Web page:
Illustration of colour changes observed by ESA's Rosetta mission at Comet 67P/Churyumov-Gerasimenko.
Two years of data from Rosetta's VIRTIS instrument has shown that the comet subtly changed colour as it drew close to the Sun and moved away from it again. When far from the Sun the nucleus of the comet was redder than the surrounding particles in the coma, which were dominated by water ice grains measuring about 100 micrometres across. However, as the comet drew close to the Sun, the nucleus became bluer because fresh ice was revealed. In contrast, the coma became redder as sub-micrometre dust grains made of organic matter and carbon were thrown off the comet. When the comet moved away from the Sun, the activity on the comet decreased and the colours returned to the nucleus being redder than the coma.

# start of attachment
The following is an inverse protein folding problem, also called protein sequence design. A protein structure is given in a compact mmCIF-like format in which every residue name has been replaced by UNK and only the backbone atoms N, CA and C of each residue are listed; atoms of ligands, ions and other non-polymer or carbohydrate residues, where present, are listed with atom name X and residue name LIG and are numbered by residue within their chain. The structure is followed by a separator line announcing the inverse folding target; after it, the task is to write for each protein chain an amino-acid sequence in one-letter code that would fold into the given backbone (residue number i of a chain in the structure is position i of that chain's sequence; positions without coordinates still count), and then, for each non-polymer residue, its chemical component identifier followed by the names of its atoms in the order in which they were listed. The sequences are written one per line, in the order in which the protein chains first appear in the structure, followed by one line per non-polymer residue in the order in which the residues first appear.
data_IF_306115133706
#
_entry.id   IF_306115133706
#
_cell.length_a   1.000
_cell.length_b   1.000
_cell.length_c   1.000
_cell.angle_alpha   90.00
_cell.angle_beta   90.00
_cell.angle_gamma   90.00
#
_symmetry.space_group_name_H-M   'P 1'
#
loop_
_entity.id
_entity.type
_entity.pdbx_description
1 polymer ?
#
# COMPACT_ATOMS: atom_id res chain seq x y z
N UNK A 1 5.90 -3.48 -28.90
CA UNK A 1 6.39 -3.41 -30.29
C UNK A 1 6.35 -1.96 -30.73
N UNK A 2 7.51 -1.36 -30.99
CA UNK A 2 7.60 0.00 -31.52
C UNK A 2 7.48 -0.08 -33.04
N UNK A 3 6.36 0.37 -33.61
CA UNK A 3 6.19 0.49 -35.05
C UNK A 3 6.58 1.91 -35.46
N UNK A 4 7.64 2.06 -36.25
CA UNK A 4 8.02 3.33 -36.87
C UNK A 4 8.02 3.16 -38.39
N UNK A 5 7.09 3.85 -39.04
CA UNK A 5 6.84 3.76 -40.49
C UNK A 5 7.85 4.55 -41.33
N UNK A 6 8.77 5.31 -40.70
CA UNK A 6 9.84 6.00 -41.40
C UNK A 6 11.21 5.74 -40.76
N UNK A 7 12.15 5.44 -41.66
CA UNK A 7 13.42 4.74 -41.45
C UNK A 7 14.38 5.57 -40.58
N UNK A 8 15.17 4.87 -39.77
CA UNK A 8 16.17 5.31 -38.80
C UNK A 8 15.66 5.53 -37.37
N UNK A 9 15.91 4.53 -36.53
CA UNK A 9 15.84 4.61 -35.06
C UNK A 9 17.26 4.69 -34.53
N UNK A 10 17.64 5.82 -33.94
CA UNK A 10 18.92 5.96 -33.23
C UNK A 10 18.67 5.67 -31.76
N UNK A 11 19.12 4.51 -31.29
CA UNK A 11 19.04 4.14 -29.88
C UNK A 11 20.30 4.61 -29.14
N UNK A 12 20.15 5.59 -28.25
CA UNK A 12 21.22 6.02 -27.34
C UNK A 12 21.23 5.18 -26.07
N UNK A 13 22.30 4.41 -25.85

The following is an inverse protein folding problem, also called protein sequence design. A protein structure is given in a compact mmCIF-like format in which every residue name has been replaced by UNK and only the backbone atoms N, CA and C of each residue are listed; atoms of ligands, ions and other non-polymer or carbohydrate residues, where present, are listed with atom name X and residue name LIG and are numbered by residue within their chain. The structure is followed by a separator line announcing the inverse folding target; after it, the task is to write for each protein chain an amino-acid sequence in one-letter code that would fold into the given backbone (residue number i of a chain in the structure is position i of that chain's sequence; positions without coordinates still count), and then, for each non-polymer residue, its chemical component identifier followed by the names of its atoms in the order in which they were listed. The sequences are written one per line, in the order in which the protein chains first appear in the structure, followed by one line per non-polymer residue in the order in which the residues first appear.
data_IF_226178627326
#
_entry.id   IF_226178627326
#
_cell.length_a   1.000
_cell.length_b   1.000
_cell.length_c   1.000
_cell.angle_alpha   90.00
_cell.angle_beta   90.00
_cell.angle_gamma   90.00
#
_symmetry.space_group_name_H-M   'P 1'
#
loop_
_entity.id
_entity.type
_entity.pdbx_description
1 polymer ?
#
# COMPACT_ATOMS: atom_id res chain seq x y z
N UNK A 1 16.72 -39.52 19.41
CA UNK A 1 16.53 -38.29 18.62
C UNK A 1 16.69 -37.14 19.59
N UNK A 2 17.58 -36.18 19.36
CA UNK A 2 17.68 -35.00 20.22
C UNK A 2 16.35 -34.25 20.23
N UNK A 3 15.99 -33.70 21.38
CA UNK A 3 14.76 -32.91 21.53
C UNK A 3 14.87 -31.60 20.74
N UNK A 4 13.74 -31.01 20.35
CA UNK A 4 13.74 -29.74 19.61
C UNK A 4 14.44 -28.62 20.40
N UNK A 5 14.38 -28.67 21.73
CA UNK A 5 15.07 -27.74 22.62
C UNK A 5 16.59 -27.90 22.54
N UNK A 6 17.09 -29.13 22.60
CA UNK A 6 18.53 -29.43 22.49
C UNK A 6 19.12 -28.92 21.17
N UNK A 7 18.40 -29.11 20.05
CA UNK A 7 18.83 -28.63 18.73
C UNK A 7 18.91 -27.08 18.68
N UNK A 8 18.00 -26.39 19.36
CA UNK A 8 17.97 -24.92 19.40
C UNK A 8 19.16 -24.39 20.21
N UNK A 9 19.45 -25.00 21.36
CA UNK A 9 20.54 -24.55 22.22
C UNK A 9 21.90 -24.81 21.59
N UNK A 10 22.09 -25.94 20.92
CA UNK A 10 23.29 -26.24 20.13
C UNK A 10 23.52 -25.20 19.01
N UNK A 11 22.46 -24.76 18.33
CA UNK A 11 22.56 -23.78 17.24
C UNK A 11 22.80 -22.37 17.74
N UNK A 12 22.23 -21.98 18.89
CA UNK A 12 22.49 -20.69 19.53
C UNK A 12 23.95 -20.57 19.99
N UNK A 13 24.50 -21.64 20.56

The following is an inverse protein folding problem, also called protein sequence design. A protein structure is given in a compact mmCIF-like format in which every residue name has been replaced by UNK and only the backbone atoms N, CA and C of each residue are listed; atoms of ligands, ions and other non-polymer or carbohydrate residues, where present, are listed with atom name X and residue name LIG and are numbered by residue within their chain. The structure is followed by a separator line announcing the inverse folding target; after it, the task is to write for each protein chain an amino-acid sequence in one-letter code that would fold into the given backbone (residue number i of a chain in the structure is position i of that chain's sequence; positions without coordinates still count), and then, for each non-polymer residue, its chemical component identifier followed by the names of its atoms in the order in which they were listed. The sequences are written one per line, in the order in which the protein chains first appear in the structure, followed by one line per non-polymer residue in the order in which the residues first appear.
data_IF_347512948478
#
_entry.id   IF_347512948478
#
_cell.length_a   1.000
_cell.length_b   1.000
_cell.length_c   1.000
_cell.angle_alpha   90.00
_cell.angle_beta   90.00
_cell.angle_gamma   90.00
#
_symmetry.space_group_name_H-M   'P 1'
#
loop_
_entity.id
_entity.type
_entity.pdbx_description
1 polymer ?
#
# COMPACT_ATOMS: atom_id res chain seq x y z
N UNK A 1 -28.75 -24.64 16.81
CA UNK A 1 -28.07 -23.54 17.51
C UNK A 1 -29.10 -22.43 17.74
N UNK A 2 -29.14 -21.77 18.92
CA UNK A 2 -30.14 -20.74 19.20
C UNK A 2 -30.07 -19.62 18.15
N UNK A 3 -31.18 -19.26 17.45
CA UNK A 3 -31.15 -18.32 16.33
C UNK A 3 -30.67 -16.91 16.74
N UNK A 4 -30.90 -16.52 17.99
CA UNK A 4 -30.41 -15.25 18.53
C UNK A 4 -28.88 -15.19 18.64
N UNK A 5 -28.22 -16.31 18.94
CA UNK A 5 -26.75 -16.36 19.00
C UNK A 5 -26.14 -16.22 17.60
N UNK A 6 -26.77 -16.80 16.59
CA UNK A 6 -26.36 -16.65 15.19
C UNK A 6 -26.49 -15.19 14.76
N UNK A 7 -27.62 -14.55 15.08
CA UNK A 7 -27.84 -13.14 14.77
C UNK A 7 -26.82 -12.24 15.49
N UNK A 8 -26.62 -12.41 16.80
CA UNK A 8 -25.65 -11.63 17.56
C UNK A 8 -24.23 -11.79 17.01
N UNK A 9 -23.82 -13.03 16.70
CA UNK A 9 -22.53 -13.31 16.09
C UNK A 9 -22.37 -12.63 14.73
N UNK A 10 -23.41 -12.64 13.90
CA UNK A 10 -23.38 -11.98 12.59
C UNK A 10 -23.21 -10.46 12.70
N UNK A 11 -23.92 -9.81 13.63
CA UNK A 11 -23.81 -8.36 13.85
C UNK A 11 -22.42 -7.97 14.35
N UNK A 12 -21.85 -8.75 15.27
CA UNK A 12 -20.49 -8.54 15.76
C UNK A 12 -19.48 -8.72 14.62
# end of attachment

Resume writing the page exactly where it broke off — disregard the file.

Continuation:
Full story: Rosetta and the chameleon comet